Internet service providers (ISPs) escaped being saddled with further regulation yesterday when the Digital Economy Bill completed its report stage in the House of Lords.
The Lords debated issues such as whether ISPs should be made more responsible for the safety of children on the internet.
Baroness Howe of Idlicote said that ISPs should be obliged to provide customers with details of how they can filter internet content, and that the self-regulation approach advanced by the UK Council for Child Internet Safety (CCIS) is not enough.
The CCIS promotes the British Standards Institute filtering kitemark so that people considering filtering options can identify reliable technology.
However, the amendment was dropped for the time being because it would mean increased burdens on ISPs and substantial government expense to ensure compliance.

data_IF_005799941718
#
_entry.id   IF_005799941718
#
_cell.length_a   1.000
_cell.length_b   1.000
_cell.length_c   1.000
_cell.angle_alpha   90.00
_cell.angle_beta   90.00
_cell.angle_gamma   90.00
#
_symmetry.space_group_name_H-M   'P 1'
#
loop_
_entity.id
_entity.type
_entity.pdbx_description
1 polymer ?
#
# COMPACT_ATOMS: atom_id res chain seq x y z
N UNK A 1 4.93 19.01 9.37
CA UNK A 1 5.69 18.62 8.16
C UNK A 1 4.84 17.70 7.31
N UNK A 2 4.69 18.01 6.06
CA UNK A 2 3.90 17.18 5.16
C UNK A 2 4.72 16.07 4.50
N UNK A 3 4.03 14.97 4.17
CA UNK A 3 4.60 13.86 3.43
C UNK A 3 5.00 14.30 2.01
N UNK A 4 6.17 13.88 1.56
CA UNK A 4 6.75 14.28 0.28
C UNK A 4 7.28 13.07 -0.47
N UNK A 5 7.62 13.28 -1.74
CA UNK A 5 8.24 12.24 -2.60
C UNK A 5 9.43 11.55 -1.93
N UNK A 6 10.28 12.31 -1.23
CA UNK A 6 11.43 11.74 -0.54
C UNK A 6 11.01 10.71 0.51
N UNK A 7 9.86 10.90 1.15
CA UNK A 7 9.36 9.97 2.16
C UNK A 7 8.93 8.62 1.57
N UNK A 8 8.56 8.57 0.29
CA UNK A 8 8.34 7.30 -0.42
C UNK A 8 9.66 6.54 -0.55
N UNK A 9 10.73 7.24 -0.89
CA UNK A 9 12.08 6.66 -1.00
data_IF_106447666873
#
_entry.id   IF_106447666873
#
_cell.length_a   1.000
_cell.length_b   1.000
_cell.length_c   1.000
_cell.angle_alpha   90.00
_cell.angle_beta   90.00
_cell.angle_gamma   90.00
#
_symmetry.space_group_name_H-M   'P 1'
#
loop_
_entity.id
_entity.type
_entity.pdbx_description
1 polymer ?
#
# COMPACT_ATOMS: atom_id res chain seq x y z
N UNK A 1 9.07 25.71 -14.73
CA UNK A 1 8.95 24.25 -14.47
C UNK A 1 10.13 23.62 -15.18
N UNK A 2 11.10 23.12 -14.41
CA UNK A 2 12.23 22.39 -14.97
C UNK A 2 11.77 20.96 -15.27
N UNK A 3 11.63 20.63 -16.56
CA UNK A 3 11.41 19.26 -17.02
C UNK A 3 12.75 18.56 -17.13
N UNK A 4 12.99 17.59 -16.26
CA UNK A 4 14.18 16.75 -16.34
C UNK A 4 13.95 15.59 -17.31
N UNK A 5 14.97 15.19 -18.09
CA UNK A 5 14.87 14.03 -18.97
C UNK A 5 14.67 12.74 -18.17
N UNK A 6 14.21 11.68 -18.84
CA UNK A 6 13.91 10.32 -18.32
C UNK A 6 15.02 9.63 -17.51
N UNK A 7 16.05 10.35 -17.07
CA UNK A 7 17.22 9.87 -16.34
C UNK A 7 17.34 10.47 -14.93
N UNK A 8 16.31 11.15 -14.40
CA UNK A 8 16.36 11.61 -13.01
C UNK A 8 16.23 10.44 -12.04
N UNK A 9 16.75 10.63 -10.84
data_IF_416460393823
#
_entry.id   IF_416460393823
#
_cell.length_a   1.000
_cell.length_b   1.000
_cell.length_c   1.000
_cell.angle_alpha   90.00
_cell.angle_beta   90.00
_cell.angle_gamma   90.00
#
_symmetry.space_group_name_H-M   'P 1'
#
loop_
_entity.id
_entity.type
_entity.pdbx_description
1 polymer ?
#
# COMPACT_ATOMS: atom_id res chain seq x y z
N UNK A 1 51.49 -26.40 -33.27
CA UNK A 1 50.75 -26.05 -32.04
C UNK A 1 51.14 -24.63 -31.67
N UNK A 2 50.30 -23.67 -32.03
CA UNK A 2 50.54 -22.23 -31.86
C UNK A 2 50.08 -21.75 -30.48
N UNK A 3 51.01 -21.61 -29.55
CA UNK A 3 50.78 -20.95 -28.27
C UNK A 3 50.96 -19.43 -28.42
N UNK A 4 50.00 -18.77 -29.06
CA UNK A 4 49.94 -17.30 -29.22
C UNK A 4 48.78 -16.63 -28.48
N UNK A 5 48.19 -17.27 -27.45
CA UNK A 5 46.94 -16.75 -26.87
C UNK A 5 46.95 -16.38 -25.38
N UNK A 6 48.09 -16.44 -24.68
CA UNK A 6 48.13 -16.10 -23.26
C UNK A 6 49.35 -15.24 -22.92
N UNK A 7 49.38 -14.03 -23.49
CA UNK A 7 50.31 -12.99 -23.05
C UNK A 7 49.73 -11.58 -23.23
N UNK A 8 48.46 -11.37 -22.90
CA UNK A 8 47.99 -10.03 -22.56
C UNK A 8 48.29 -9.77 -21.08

The Digital Economy Bill has already proposed two new regulations for ISPs aimed at reducing illegal downloading.
The so-called 'three strikes' legislation would see culprits kicked off the internet after multiple attempts to download copyrighted material.
The House of Lords then proposed amendment 120A last week, which would give copyright holders the power to pressure ISPs into restricting certain web sites seen to be promoting illegal file sharing.
If the ISP fails to cut off the internet access, the copyright holder can apply to the courts to force the ISP to comply and the ISP would then be liable for legal costs. ISPs have protested against both forms of regulation, mainly because of the costs involved.
Amendment 120A stirred many protests last week, and there had been some anticipation that the Lords would debate the issue of web site restriction again yesterday, but there was no mention of the amendment in the discussions.
The Bill will enter its third reading in the House of Lords on Monday for a final discussion before it goes to the House of Commons.
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